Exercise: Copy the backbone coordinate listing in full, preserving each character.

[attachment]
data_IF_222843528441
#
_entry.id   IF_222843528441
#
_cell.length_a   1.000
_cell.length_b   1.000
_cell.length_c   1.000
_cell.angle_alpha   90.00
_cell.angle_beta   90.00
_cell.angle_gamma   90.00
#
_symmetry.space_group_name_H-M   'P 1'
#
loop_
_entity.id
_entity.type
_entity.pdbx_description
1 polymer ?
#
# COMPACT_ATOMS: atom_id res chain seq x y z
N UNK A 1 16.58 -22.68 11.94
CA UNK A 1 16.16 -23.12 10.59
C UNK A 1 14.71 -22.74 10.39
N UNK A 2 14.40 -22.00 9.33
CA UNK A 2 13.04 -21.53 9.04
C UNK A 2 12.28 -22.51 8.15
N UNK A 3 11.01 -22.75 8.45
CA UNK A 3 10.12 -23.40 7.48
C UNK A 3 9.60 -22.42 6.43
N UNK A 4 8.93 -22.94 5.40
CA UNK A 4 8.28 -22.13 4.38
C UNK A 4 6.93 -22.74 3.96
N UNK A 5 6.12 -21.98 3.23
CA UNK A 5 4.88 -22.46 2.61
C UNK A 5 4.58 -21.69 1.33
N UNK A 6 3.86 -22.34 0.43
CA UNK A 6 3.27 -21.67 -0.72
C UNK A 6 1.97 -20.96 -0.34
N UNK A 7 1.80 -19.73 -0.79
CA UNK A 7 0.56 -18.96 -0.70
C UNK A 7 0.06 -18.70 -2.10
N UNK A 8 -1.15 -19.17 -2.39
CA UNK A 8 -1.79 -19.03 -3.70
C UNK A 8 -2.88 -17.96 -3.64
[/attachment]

data_IF_222843528441
#
_entry.id   IF_222843528441
#
_cell.length_a   1.000
_cell.length_b   1.000
_cell.length_c   1.000
_cell.angle_alpha   90.00
_cell.angle_beta   90.00
_cell.angle_gamma   90.00
#
_symmetry.space_group_name_H-M   'P 1'
#
loop_
_entity.id
_entity.type
_entity.pdbx_description
1 polymer ?
#
# COMPACT_ATOMS: atom_id res chain seq x y z
N UNK A 1 16.58 -22.68 11.94
CA UNK A 1 16.16 -23.12 10.59
C UNK A 1 14.71 -22.74 10.39
N UNK A 2 14.40 -22.00 9.33
CA UNK A 2 13.04 -21.53 9.04
C UNK A 2 12.28 -22.51 8.15
N UNK A 3 11.01 -22.75 8.45
CA UNK A 3 10.12 -23.40 7.48
C UNK A 3 9.60 -22.42 6.43
N UNK A 4 8.93 -22.94 5.40
CA UNK A 4 8.28 -22.13 4.38
C UNK A 4 6.93 -22.74 3.96
N UNK A 5 6.12 -21.98 3.23
CA UNK A 5 4.88 -22.46 2.61
C UNK A 5 4.58 -21.69 1.33
N UNK A 6 3.86 -22.34 0.43
CA UNK A 6 3.27 -21.67 -0.72
C UNK A 6 1.97 -20.96 -0.34
N UNK A 7 1.80 -19.73 -0.79
CA UNK A 7 0.56 -18.96 -0.70
C UNK A 7 0.06 -18.70 -2.10
N UNK A 8 -1.15 -19.17 -2.39
CA UNK A 8 -1.79 -19.03 -3.70
C UNK A 8 -2.88 -17.96 -3.64